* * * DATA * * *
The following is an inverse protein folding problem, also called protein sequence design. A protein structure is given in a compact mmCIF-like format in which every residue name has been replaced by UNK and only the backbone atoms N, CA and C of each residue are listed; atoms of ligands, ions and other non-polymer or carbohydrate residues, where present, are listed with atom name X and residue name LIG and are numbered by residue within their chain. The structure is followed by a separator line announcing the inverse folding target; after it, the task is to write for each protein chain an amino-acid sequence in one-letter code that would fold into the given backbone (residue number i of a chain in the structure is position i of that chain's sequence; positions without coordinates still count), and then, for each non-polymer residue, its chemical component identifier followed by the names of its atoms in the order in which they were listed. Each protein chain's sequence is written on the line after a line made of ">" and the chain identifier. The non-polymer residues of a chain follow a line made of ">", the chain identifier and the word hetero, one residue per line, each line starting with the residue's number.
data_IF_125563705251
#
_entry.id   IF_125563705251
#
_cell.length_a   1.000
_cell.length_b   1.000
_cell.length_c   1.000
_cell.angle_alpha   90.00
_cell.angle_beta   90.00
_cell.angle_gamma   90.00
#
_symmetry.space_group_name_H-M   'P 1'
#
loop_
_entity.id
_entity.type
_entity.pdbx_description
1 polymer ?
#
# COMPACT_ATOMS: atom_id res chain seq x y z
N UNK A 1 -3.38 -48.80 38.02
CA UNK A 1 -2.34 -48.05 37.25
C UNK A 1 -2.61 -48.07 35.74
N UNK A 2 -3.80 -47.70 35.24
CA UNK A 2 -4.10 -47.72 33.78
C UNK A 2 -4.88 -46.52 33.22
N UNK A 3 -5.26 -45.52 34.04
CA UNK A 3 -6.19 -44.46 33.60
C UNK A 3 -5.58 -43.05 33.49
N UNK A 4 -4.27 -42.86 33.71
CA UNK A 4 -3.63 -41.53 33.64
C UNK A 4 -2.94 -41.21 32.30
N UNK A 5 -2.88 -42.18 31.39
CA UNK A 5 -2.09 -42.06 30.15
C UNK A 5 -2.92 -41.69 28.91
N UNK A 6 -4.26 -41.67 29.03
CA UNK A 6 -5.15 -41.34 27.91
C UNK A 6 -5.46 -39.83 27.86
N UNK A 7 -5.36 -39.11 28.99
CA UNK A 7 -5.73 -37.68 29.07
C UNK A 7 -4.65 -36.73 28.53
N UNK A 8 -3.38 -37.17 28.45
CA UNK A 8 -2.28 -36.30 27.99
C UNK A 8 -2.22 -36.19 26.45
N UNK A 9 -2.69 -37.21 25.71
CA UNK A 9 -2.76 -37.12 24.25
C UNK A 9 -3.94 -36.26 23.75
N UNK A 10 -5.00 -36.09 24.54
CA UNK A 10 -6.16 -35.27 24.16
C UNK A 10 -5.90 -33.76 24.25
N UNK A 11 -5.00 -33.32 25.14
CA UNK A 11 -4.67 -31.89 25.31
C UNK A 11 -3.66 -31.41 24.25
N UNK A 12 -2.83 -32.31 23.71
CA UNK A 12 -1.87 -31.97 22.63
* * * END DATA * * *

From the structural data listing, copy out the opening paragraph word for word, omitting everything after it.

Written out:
The following is an inverse protein folding problem, also called protein sequence design. A protein structure is given in a compact mmCIF-like format in which every residue name has been replaced by UNK and only the backbone atoms N, CA and C of each residue are listed; atoms of ligands, ions and other non-polymer or carbohydrate residues, where present, are listed with atom name X and residue name LIG and are numbered by residue within their chain. The structure is followed by a separator line announcing the inverse folding target; after it, the task is to write for each protein chain an amino-acid sequence in one-letter code that would fold into the given backbone (residue number i of a chain in the structure is position i of that chain's sequence; positions without coordinates still count), and then, for each non-polymer residue, its chemical component identifier followed by the names of its atoms in the order in which they were listed. Each protein chain's sequence is written on the line after a line made of ">" and the chain identifier. The non-polymer residues of a chain follow a line made of ">", the chain identifier and the word hetero, one residue per line, each line starting with the residue's number.